Sunday, January 23, 2011

UnitedHealth testifies under oath losing money in Hawaii

David Heywood, Executive Director of UnitedHealth's Medicaid and Medicare operations in Hawaii, testified recently in federal court that the company "has been losing money."


This is the same company whose Medicaid revenues exploded by 93% between June 2008 and September 2010, at the same time Medicaid membership only increased by 45%.

This is the same company that just reported fourth quarter 2010 profit up ten percent, and their annual profit for 2010 up 21%.

This is the same company that presumably received the state increase in capitation payments as Wellcare on July 1, 2010.

Perhaps UnitedHealth defines "losing money" differently than the rest of the world.

The federal court case in question had been narrowed down over time to the issue of whether or not UnitedHealth and Wellcare provided the elderly and people with disabilities with the same access to medical care as enjoyed by the rest of Hawaii's Medicaid program.  The two companies exclusively operate Hawaii's Medicaid program for the elderly and people with disabilities, called QExA.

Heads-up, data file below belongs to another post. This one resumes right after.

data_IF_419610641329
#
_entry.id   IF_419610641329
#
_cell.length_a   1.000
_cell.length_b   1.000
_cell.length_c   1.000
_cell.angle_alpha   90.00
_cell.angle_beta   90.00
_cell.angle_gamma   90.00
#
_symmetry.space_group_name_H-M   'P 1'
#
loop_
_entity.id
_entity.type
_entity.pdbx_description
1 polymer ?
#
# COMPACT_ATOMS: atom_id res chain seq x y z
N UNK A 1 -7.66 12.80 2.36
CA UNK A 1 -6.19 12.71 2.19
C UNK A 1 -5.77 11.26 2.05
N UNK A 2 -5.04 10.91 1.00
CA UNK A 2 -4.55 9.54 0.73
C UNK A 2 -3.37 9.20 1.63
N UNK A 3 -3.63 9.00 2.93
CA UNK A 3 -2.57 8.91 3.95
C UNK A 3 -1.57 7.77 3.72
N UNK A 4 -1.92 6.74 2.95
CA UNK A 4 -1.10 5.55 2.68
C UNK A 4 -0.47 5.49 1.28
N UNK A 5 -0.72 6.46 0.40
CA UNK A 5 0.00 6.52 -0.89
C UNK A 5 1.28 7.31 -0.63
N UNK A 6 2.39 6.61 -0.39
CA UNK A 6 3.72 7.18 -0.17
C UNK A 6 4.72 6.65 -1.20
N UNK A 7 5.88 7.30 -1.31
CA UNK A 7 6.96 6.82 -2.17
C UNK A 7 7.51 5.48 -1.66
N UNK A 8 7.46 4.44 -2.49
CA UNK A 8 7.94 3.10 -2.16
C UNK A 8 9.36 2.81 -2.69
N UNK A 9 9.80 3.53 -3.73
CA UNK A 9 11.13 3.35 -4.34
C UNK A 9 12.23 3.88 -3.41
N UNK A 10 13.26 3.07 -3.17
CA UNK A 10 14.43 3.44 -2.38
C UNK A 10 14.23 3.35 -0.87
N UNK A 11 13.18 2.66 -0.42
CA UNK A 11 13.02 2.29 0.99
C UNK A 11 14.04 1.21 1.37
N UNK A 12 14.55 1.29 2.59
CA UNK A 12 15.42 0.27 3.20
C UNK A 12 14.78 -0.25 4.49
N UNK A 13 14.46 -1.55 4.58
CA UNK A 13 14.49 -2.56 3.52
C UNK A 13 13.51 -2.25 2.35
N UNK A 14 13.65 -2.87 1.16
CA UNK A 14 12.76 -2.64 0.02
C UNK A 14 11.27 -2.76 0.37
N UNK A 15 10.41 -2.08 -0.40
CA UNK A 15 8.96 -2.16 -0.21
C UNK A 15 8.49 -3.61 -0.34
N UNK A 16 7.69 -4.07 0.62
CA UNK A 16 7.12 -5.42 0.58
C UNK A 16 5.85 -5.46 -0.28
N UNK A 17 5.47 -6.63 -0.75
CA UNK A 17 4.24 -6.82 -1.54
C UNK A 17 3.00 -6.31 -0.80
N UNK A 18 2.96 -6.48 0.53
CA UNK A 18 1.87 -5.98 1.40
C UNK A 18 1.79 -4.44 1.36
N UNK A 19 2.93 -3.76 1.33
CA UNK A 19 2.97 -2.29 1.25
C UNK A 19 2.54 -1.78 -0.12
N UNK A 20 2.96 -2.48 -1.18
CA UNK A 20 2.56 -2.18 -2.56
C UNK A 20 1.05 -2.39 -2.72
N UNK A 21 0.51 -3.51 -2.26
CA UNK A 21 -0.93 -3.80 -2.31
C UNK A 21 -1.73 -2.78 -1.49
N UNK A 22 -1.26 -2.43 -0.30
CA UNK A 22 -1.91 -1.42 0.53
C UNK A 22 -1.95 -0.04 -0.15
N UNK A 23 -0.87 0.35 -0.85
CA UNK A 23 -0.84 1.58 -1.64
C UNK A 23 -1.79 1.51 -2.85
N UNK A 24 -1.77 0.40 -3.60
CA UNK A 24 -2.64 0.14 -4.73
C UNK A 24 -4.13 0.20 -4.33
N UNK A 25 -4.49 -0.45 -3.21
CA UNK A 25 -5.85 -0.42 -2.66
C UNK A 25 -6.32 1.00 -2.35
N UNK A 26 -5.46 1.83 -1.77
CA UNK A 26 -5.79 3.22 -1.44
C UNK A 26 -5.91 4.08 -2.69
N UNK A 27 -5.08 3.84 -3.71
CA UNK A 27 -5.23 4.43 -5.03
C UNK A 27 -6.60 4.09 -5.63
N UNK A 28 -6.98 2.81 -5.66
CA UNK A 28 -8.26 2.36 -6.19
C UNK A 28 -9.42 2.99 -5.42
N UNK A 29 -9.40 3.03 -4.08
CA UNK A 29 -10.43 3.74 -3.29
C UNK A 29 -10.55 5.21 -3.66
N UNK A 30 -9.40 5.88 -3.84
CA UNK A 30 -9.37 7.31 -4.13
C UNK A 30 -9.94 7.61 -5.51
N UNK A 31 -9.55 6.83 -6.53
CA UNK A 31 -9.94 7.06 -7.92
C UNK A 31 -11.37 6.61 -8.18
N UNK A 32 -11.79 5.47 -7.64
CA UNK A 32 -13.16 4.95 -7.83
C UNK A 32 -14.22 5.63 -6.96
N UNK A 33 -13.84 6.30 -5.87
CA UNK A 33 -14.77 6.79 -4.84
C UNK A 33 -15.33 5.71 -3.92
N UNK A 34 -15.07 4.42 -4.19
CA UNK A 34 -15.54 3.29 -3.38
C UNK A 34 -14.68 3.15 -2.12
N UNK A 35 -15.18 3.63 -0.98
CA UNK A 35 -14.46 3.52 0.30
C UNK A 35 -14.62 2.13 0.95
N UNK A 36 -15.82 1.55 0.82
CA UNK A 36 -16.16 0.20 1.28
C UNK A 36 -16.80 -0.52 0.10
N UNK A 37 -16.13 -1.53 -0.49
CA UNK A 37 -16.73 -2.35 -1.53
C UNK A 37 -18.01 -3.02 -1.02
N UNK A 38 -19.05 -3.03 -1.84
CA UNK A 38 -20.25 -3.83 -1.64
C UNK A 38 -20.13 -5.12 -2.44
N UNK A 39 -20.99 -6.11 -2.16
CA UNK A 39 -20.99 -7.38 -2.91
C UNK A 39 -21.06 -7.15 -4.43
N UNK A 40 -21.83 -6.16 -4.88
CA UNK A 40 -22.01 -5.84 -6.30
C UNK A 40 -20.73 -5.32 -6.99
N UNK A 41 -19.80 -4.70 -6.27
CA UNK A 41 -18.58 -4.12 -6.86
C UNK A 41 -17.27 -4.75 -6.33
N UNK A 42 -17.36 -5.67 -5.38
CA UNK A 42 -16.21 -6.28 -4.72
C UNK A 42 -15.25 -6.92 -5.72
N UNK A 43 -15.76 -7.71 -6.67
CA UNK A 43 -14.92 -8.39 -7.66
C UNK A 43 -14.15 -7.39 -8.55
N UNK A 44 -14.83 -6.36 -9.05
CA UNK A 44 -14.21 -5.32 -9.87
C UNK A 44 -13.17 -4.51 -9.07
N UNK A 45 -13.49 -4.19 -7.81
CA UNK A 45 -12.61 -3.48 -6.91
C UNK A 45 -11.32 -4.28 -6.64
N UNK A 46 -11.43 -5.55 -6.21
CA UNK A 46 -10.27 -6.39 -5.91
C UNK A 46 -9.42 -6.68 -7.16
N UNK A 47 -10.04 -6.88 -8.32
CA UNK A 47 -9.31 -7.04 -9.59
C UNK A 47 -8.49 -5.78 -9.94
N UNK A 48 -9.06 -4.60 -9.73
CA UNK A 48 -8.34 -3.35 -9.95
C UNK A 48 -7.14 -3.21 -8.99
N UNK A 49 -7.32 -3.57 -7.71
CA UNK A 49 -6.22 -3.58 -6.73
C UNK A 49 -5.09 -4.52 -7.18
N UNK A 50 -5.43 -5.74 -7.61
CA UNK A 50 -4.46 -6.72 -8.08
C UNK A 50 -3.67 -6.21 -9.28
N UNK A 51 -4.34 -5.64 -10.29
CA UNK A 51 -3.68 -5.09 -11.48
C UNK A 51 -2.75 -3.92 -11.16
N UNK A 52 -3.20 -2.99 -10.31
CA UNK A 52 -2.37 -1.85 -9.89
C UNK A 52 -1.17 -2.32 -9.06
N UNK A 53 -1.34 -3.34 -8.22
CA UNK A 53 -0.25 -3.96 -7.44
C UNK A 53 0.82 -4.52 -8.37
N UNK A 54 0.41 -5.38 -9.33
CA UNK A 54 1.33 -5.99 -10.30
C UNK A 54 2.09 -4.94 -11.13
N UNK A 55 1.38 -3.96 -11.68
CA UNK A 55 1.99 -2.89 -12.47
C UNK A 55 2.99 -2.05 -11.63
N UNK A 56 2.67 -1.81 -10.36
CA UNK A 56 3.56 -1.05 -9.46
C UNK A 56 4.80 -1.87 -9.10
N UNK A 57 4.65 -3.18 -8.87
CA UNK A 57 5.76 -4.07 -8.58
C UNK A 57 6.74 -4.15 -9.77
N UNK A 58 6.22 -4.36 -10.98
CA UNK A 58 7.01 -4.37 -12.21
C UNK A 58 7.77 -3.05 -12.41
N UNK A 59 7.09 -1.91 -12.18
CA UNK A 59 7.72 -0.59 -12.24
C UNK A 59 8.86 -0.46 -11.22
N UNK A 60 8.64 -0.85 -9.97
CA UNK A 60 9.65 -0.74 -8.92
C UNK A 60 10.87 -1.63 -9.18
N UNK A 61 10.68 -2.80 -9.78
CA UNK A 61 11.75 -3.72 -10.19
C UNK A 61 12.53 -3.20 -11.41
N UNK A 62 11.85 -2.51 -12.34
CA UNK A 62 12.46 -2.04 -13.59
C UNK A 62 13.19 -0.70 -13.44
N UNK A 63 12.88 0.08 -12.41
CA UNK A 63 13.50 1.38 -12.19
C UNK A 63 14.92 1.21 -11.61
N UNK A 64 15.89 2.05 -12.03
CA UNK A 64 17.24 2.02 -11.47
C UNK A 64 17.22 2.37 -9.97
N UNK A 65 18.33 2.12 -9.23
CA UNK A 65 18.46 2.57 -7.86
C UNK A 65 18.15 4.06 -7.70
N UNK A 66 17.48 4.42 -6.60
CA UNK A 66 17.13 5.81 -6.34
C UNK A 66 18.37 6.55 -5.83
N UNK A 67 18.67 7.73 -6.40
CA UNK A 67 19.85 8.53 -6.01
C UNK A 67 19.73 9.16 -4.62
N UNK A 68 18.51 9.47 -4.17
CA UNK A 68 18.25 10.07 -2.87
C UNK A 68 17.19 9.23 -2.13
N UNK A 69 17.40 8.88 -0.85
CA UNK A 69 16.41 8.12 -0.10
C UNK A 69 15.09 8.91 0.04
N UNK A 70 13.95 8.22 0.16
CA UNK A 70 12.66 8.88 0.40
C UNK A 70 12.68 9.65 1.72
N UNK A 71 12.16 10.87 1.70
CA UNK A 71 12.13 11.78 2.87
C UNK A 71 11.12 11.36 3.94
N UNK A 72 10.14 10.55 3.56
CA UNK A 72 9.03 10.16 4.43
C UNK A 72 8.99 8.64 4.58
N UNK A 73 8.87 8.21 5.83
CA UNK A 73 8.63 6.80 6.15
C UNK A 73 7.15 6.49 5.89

The judge concluded his ruling with the comment that "plaintiffs have not established that the QExA program is in violation of any federal law."  Narrowing the focus of the case obviously had an impact on that issue, since it is well-known that UnitedHealth and Evercare, along with Hawaii's Medicaid office, have been under federal investigation for criminal fraud and violation of numerous federal laws since the fall of 2009.

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I'm the mom of a child with disabilities. Hannah's first neurologist said she might never develop beyond the level of a 2 month old infant, and there wasn't anything I could do about it. The brain damage was just too severe. Nine years later, she walks, uses a touchscreen computer and I've just been shown she can learn to construct sentences and do simple math with the right piece of technology. Along the way, I discovered I needed to teach myself what Hannah's rights to services really were. Learning about early intervention services led to reading about IDEA and then to EPSDT. I've been waiting for the Obama administration to realize the power and potential of EPSDT for the medical rights - including the right to stay at home with their families - of children with disabilities. The health reform people talk about long term care, and the disability people talk about education and employment, but nobody is talking about EPSDT. So I am.